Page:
After an extensive PETA campaign, with help from MP Maneka Gandhi and others, the Drugs Technical Advisory Board (DTAB), in its 65th meeting held on 25 November 2013, recommended the addition of a suitable provision under The Drugs and Cosmetics Rules, 1945, to prohibit the import of cosmetics that have been tested on animals abroad. This decision comes on the heels of recently enacted bans on the import, marketing and sale of cosmetics and their ingredients that have been tested on animals in the European Union and Israel and a recent decision to eliminate animal tests for cosmetics by the Bureau of Indian Standard (BIS), which prepares standards for cosmetics (IS 4011 (1997): Method of Test for Safety Evaluation of Cosmetics).
“We commend DTAB for its recommendation. Compliance with international standards can help ensure that cruel and outdated animal tests for lipstick and eye shadow become history around the globe”, says PETA India science policy adviser Dr Chaitanya Koduri, who holds an official seat on the BIS Cosmetics Sectional Committee. “PETA India looks forward to the Ministry of Health & Family Welfare officially bringing in a sales ban on cosmetics that have been tested on animals abroad and working with the government on the next step: a ban on testing household products, such as floor cleaners, on animals as well as a ban on the marketing and sale of household products that have been tested on animals in India.”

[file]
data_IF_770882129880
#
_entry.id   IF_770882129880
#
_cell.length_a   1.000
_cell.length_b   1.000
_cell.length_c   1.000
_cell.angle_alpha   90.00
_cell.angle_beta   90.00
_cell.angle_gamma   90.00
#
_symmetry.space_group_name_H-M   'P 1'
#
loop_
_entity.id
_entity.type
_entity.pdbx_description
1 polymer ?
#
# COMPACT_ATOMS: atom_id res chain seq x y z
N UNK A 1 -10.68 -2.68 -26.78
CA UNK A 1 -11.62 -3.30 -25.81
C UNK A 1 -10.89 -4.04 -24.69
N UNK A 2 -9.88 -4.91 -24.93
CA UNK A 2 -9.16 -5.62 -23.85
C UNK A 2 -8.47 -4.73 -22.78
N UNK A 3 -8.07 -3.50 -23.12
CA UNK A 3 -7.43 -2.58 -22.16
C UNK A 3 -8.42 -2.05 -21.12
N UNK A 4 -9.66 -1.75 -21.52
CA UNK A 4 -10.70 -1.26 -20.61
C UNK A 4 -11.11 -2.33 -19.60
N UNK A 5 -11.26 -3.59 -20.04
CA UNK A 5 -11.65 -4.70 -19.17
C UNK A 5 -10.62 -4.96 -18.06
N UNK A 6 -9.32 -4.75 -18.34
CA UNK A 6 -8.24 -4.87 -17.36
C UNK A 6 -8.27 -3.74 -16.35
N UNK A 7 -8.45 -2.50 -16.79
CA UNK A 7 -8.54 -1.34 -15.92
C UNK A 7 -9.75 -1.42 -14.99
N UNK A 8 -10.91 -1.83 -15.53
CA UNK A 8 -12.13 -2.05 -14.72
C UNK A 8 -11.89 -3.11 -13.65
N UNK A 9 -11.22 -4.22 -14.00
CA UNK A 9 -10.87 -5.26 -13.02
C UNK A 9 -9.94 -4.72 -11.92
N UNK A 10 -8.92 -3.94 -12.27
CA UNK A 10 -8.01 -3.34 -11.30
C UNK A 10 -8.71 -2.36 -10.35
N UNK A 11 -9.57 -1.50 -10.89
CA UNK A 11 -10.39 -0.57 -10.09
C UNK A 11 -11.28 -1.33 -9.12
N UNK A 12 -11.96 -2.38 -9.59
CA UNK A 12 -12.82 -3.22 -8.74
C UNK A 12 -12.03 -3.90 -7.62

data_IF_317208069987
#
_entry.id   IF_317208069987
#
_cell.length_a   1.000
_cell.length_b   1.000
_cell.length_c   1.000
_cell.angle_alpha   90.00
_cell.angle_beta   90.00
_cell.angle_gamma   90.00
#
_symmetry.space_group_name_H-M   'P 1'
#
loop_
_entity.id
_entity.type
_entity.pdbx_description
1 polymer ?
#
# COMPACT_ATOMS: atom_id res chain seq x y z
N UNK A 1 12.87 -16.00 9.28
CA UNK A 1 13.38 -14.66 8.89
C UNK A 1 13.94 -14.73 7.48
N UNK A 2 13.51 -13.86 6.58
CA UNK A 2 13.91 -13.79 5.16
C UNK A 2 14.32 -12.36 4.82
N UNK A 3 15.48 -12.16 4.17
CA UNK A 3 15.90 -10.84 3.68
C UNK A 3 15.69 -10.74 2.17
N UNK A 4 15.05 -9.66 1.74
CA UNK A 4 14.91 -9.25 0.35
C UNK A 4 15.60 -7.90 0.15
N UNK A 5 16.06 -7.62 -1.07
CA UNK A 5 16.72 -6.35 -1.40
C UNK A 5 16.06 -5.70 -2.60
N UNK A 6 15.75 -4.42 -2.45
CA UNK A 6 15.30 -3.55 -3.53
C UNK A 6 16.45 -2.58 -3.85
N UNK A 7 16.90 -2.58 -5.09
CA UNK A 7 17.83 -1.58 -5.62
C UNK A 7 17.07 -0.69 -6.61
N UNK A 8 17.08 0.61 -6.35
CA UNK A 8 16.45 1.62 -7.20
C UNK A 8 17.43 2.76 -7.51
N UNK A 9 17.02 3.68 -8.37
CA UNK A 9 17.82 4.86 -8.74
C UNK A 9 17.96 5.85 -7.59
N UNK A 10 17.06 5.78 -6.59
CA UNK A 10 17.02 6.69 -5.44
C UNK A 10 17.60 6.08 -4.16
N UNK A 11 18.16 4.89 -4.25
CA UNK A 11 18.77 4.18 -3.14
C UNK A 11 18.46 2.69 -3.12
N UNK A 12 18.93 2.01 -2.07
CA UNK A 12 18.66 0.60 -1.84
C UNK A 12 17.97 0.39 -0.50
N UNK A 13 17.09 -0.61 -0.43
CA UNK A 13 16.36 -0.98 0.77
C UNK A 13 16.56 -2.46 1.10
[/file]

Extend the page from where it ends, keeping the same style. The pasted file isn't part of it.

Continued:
During cosmetics tests, harsh chemicals may be dripped into rabbits’ eyes, smeared onto animals’ abraded skin or forced down their throats. More than 1,200 companies around the world – including LUSH and The Body Shop as well as Indian companies Trumount Cosmoceuticals, Future Skin, Omved Lifestyle, Shahnaz Husain and others – have joined PETA’s list of companies that use only modern and reliable non-animal tests for their products.
You can help end consumer product tests on animals by taking action here.